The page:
Emotional Health

Social Wealth — Our Most Precious Commodity

The most rapid agent of change, accompanying and perhaps overshadowing these others, is technology. New research suggests that this factor, while giving us the illusion of ultimate “connectedness,” is contributing to loneliness and depression. Brooks writes, “In the 1980s, 20 percent of Americans said they were often lonely. Now it’s 40 percent. Suicide rates are now at a 30-year high. Depression rates have increased tenfold since 1960, which is not only a result of greater reporting.” The recent suicides within the same week of designer Kate Spade and chef Anthony Bourdain underscored the fact that no one is immune from depression. Reportedly, Spade worried that her brand would suffer if she were hospitalized for emotional problems. And technology has made it possible for any negative news to spread around the globe in minutes, if not seconds.

The younger generation may be suffering the worst from the tech threat to social wealth. Jean Twenge, writing in The Atlantic, asks “Have Smartphones Destroyed a Generation?” She writes,

“More comfortable in their bedrooms than in a car or at a party, today’s teens are physically safer than teens have ever been. They’re markedly less likely to get into a car accident and, having less of a taste for alcohol than their predecessors, are less susceptible to drinking’s attendant ills.

Psychologically, however, they are more vulnerable than Millennials were: Rates of teen depression and suicide have skyrocketed since 2011. It’s not an exaggeration to describe iGen as being on the brink of the worst mental-health crisis in decades. Much of this deterioration can be traced to their phones.”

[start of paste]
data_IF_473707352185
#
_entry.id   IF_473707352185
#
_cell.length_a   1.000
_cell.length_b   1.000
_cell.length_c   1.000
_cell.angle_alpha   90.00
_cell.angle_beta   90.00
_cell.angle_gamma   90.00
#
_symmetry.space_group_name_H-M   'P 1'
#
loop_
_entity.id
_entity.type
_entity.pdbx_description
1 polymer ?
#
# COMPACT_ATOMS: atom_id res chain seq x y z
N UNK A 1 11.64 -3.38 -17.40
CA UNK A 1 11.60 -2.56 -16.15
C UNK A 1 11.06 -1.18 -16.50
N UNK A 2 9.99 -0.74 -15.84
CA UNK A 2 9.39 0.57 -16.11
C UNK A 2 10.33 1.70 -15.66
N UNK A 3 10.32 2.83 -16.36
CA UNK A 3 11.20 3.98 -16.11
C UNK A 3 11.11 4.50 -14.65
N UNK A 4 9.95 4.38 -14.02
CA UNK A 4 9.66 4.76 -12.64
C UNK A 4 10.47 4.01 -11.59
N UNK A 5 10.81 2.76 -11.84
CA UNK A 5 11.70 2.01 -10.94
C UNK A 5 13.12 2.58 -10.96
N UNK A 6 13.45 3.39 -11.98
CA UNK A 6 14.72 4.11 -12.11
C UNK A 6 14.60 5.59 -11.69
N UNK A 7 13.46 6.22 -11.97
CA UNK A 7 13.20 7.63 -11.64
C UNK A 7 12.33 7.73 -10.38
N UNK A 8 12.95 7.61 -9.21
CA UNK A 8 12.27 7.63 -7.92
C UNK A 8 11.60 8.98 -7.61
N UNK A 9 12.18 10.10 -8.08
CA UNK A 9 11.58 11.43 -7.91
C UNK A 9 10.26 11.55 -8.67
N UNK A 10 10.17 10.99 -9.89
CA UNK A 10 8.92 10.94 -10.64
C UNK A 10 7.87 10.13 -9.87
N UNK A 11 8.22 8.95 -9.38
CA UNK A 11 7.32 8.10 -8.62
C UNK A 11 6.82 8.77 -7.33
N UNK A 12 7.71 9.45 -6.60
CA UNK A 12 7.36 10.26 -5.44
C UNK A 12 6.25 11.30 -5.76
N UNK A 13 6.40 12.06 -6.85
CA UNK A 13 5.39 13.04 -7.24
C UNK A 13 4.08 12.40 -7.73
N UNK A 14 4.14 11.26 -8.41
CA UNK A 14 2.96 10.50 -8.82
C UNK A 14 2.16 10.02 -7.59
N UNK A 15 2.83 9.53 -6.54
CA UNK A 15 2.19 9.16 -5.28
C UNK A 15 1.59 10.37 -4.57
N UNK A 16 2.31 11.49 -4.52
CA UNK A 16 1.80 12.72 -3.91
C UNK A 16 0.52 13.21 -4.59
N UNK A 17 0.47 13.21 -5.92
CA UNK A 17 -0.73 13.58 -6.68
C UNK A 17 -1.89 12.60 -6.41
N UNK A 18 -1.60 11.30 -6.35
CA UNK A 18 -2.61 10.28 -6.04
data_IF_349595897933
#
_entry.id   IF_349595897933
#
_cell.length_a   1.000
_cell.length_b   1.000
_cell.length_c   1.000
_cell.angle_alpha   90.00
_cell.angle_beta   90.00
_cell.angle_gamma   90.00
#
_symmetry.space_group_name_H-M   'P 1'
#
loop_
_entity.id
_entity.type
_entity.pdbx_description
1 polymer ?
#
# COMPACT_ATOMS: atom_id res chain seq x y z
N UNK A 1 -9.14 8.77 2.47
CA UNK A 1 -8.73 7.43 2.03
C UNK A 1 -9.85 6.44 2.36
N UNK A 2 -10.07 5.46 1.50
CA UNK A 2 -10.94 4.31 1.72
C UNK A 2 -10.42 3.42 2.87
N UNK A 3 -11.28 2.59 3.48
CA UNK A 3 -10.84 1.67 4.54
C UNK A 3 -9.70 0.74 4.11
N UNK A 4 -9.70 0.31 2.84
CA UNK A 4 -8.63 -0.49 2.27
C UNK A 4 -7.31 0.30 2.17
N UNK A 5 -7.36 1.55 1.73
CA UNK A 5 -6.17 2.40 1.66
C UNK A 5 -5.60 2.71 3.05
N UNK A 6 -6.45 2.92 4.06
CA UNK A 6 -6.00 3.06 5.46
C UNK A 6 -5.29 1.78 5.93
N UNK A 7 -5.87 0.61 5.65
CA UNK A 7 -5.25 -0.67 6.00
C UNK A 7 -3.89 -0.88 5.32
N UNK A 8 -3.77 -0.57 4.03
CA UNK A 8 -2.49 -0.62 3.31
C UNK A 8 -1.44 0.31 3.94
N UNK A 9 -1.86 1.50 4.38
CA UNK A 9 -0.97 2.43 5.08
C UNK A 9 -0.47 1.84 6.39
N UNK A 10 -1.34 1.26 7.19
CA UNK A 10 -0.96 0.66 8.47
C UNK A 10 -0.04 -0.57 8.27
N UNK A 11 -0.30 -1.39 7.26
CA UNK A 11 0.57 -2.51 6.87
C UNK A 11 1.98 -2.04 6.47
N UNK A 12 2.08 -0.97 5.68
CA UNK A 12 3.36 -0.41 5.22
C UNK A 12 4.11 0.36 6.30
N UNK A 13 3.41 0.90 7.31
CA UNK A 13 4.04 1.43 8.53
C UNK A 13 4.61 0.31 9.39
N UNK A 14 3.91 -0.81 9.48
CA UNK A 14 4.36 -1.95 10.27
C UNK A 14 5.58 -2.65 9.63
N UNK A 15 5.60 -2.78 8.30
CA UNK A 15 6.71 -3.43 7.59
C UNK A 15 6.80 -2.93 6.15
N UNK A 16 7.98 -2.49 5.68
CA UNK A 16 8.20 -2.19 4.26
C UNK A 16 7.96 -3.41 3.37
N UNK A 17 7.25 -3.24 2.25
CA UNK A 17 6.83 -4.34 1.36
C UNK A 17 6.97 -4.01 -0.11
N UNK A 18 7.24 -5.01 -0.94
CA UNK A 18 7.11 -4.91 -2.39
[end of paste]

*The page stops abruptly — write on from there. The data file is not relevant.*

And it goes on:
Kids, obsessed with their phones, are spending almost 40% less time hanging out with friends than they did in 2000. They may think they are doing this because they want to, yet the more screen time a teen reports, the more symptoms of depression they report as well. Twenge says, “Eighth graders who are heavy users of social media are 27 percent more likely to be depressed.” The converse is also true: the more time kids spend on non-screen activities, the happier they are. They are an average of 20% less unhappy than heavy users of social media.

On the plus side, the murder rate for teens has gone down. This may be because they are spending so much less time together. Unfortunately, the suicide rate has risen and has overtaken murder as a cause of death for teenagers for the first time in 24 years.

Evidence suggests that lonely people experience social media not in a spirit of connection, but isolation. They see how much fun everyone else is having, how many more friends they have on Facebook, or how many more “likes” others’ Instagram posts get. Meanwhile, often, they are invisible to us, suffering alone at home, feeling left out and miserable.

If you have millennial children, chances are you already distressed by how much time they spend hunched over their screens. Don’t make the mistake of thinking it is harmless. At the very least, it is not a substitute for face-to-face social interaction.

As adults, we need to lead the way, not follow them, the way so many of us do now with tech-savvy younger people. Do not allow cell phones to take the place of socializing, and when with others, put them away. Keep in mind how fragile social connections are—a brief email is not as good as a good long talk on the phone, or better, a cup of coffee with a friend. Just because you may be “in touch” with someone doesn’t necessarily mean you are connected to them. Above all, let’s remember to build and guard our social wealth as carefully as we would any precious commodity.

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  • Patricia Wilson August 15, 2018 at 11:13 pm

    Where and how do individuals begin to change these scenarios, at least by even small yet important measures?

    Reply